All in all..not too bad for November! We've had a couple of very light frosts, so these blooms that remain are the survivors of the pack. Looking back through these pics I notice that out of whats blooming most are red, white or pink. I'm using this post as my contribution to Mosaic Monday. Go HERE to check out all of the cool mosaics listed at Little Red House

So what's been going on in my kitchen? Well we had the pleasure of attending a fall themed party at the home of our friends Jim and Alice, so I used that as an opportunity to whip up some goodies. Like this snack mix of caramel popcorn, caramel flavored candy corn and salted peanuts.

And these Savory Rye Snacks waiting for the oven. This is a yummy recipe I got years ago from Taste of Home. It's great as a a dip with fritos too! And your eyes do not deceive you..that is pumpernickel, not Rye. I picked up the wrong package! They were still good.

Savory Rye Snacks
  • 1 cup sliced green onions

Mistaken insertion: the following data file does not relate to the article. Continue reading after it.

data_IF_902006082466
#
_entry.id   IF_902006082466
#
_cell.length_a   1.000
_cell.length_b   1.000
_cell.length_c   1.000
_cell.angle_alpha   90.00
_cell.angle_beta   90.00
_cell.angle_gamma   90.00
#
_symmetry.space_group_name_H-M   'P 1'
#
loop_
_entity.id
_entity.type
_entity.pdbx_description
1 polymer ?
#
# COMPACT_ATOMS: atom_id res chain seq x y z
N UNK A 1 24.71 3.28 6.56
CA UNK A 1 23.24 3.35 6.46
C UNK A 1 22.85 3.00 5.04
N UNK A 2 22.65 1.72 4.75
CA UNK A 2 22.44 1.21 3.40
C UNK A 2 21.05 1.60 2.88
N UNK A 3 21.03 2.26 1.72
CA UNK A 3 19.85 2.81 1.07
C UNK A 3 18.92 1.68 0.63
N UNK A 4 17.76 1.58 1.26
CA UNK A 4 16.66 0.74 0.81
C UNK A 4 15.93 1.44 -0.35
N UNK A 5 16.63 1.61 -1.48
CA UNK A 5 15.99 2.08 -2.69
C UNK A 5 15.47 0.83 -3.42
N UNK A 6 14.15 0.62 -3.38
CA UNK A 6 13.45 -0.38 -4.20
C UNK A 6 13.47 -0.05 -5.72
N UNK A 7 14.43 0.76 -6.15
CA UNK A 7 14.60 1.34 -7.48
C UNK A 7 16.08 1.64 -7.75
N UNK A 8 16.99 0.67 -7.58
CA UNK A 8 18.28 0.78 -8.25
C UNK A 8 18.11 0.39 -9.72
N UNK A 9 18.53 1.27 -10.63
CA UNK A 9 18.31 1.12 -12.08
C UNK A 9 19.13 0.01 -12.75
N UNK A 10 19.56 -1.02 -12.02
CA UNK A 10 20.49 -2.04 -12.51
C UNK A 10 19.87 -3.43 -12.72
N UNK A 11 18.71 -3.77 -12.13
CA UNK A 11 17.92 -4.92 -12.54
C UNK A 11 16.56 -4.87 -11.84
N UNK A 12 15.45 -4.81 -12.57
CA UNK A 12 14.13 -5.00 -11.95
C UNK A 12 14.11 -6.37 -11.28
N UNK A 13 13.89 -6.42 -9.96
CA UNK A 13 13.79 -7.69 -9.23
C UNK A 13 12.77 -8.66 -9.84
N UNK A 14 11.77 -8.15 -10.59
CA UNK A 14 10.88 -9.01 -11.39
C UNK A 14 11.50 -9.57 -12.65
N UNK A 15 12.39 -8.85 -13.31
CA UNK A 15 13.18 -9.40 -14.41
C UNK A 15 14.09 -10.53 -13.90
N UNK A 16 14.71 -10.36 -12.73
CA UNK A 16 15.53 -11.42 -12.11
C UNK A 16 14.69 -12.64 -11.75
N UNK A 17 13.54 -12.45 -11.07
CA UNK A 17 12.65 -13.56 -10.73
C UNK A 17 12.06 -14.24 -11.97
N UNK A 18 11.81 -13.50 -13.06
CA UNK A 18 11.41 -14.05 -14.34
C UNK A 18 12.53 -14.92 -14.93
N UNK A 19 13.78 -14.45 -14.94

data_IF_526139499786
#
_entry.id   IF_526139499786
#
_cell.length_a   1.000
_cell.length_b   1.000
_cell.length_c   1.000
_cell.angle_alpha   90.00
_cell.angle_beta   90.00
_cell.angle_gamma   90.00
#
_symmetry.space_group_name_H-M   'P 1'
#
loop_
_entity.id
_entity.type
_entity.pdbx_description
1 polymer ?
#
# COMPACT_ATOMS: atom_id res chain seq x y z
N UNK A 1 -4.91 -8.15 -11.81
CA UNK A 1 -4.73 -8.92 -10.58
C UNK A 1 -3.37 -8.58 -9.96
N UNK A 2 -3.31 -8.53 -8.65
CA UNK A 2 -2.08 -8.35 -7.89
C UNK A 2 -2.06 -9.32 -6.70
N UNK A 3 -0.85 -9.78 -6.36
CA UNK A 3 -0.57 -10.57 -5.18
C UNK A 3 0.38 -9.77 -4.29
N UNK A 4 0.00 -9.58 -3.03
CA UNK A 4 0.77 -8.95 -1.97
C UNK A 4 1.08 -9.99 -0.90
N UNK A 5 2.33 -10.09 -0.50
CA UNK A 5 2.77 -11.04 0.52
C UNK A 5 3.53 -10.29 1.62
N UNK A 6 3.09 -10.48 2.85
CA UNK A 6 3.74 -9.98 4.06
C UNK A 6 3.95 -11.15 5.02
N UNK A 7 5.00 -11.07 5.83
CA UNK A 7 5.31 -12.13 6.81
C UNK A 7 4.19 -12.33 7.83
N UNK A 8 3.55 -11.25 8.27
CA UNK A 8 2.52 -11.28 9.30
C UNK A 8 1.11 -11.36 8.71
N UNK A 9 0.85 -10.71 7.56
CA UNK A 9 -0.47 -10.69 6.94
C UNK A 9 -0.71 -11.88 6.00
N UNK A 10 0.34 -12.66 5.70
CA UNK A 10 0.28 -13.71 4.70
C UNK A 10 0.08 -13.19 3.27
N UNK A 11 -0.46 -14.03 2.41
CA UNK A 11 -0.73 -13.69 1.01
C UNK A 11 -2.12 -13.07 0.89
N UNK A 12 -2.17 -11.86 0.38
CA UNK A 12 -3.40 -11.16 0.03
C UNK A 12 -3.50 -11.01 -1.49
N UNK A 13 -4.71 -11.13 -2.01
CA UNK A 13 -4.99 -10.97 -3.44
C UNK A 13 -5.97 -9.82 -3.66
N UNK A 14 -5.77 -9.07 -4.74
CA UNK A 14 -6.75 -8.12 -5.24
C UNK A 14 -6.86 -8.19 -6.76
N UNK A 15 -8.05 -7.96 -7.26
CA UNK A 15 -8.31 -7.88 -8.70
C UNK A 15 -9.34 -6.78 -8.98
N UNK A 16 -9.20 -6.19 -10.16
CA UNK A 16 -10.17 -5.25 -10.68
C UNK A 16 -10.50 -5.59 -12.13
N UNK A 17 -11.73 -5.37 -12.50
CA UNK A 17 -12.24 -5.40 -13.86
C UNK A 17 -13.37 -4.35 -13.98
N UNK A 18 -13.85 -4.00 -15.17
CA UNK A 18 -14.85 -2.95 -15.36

• 1 cup (4 ounces) shredded Monterey Jack cheese
  • 1 cup (4 ounces) shredded cheddar cheese
  • 1 cup mayonnaise
  • 1 can (4 ounces) mushroom stems and pieces, drained
  • 1/2 cup chopped ripe olives
  • 1/2 cup chopped pimiento-stuffed olives
  • 1 loaf (1 pound) snack rye bread
In a bowl, combine the onions, cheeses, mayonnaise, mushrooms and olives. Spread on bread slices and place on ungreased baking sheets. Bake at 350° for 8-10 minutes or until bubbly. Yield: 4 dozen.

I made a couple of mini tart pans full of Sweet Dough Sweet Potato Pies. You can get the recipe HERE on my brother's website, Cajun Cousins...he's got lots of our family recipes there. Sweet Dough pies are a cajun tradition. The dough is like a sugar cookies.

And finally my most selfish contribution to the party...this delicious Amaretto Peach Pecan Sauce served over cream cheese. Selfish because I love it so much that I made it so I could have some! The recipe was shared by my friend Belinda one of the best cooks I know! She is also very generous with her recipes and I love that about her.

Amaretto Peach Pecan Sauce over Cream Cheese

1 16 oz jar of peach preserves
3 Tablespoons of Amaretto (I think I used a little more than this....)
1 cup of toasted pecans
1 block of cream cheese

Mix the first 3 ingredients. Serve over softened cream cheese. Wheat Thins are great with this.

Note: Belinda sent a tip for the toasted pecans. 2 minutes in the microwave works well too! Make sure to not burn them.
Blog Widget by LinkWithin